Early in my career, I worked for a company called Clearwire Technologies in Buffalo, NY. I ended up there mainly because someone I knew turned down a co-op there and I needed a job. He referred me, I had a phone interview and was hired shortly thereafter. Within a few short months, I was learning all sorts of things about embedded systems, multi-threading, wireless routers, and software engineering. It was great. I got involved with the IT department there, and eventually my boss ran out of things for me to do.

He told me he’d have something for me to do in a few days, and in the meantime, he wanted me to pick something that I wanted to learn more about and read up on it. He didn’t care what it was. So, I started learning CGI programming using HTML and perl. Within a couple of months, I was writing the online order entry software for the company. Eventually, I was in charge of nearly every aspect of the project, from working with the sales team, the network team, clients, member ISP’s, etc. I was even flown to Dallas one week to give a presentation on the software to the CEO, CFO, and all of the VP’s. It was exhillerating to know that so much rested on my shoulders.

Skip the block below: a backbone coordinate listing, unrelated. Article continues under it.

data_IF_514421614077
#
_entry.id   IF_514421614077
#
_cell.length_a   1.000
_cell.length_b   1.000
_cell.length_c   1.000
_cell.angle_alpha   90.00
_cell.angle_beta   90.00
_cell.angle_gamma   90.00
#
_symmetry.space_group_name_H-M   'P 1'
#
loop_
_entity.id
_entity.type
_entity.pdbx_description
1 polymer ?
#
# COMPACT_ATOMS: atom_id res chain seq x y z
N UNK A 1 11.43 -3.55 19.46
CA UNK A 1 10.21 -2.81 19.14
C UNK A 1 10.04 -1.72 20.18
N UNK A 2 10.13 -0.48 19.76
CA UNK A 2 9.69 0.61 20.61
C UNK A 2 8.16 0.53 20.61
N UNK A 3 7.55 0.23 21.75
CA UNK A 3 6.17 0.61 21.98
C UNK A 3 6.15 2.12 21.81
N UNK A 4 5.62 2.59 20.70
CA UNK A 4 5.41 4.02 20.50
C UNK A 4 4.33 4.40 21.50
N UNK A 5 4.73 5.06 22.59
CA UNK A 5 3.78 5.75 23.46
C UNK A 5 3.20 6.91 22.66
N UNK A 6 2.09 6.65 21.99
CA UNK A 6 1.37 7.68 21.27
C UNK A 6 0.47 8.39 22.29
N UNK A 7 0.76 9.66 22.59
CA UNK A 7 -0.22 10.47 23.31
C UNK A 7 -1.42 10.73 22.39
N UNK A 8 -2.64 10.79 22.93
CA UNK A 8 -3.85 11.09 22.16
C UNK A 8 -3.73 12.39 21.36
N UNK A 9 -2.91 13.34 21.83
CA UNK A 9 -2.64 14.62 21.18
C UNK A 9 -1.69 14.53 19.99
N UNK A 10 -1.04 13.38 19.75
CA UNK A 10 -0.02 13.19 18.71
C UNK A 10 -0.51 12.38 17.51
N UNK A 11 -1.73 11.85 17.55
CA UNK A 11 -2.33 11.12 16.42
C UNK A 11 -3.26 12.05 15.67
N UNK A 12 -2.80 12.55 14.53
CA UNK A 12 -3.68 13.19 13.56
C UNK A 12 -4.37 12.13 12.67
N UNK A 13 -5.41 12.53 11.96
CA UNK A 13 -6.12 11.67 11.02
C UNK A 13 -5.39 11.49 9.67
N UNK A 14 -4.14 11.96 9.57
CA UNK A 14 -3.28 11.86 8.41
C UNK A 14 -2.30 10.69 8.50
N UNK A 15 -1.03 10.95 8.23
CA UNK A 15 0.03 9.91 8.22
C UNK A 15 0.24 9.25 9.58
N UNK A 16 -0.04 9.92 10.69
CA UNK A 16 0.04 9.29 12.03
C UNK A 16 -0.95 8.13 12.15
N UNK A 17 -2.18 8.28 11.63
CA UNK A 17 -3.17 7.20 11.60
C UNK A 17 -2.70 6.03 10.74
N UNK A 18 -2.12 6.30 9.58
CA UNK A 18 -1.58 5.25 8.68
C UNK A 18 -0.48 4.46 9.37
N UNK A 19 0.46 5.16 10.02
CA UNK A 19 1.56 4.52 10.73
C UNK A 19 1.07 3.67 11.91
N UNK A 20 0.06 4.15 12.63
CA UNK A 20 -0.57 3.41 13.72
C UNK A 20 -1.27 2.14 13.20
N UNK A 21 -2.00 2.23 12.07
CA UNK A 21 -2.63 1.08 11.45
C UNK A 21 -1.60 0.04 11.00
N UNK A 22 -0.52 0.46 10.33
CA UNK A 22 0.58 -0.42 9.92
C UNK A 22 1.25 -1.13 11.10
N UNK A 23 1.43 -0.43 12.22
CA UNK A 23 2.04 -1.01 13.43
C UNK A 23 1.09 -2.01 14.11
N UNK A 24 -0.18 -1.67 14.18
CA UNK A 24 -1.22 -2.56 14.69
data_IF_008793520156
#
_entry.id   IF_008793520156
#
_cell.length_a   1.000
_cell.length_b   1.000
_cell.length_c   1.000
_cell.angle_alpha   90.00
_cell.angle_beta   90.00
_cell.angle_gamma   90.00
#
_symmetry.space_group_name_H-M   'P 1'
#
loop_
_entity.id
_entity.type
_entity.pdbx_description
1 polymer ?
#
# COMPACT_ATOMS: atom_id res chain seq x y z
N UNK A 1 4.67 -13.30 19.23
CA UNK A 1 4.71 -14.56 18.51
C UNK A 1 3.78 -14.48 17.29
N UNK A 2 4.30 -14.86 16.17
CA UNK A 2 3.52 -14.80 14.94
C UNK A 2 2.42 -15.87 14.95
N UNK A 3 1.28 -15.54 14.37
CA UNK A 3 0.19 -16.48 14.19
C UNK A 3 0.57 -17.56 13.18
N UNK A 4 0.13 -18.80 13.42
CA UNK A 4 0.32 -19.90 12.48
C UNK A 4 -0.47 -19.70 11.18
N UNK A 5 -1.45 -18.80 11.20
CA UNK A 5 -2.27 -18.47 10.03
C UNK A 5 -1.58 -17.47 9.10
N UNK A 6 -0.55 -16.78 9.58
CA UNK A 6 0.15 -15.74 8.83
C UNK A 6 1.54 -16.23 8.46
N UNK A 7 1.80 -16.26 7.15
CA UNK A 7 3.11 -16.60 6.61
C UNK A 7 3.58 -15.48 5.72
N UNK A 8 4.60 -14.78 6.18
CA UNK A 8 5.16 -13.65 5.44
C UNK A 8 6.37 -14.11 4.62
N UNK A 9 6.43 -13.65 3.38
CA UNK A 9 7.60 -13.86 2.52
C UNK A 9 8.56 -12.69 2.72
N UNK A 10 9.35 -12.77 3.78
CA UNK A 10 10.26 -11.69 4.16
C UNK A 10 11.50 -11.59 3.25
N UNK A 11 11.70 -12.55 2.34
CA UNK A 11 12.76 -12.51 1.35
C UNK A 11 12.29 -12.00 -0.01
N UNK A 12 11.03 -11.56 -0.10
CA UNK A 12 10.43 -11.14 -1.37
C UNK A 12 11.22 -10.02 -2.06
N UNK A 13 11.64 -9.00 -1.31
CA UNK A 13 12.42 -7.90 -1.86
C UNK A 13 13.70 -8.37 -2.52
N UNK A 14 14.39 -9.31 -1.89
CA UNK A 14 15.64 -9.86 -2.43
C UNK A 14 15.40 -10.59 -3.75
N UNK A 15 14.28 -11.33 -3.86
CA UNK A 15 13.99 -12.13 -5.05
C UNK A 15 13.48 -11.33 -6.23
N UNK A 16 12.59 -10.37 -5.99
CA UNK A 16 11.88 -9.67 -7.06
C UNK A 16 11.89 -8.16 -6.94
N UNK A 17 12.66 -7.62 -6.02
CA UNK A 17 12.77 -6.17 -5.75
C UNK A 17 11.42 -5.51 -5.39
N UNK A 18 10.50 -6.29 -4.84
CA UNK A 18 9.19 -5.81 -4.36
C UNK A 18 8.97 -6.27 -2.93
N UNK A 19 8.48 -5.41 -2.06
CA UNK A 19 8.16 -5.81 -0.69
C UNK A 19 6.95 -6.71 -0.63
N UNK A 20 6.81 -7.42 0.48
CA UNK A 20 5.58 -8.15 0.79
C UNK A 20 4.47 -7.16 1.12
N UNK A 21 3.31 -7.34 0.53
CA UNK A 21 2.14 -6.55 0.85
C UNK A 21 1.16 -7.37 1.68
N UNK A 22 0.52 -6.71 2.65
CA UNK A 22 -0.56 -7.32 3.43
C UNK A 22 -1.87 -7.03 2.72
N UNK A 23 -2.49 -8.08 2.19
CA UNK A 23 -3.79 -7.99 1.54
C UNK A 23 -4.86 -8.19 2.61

Eventually, people started to get scared. They were putting a lot of faith in me. Too much in fact they thought. Was my software really going to manage all of their operations? I was too young to be in charge of something so important, and there was a lot of VC money riding on the company. So, they brought in some consultants who had offered them customizeable software which would manage their company. The meeting started, and these two men started their presentation. Forty-five minutes into the presentation, the CEO starts pressuring them for pricing. They backpedaled a bit, trying to ease into it, but the CEO cornered them and asked “How much” three times in the space of 5 seconds.

$20 million, plus customizations. Needless to say, the meeting ended abruptly within the next 5 minutes as the entire executive team cleared the room, leaving me, my boss, and the two salesman. I was very happy with the way things ended, but I wasn’t particularly thrilled that the meeting had taken place to begin with. I owned that project. It was my baby. I poured my heart and soul into it, doing everything possible to make everyone happy. All because it was my project.

Let people own their projects. They will work harder all on their own, and amazingly enough, they’ll be happy to do it.

4) Maintain an open door policy. Make this known, and frequently reinforce this. Employee happiness should be your number one priority. I’ve worked at a number of different places over the years, and I think that the one that I felt the most comfortable talking to my boss about anything was at Clearwire. Perhaps it was because I was much younger then. I didn’t know nearly as much about software as I do now, and I thought I knew more about software than I do now. Apparently I was brilliant in my youth. I’m not sure what happened.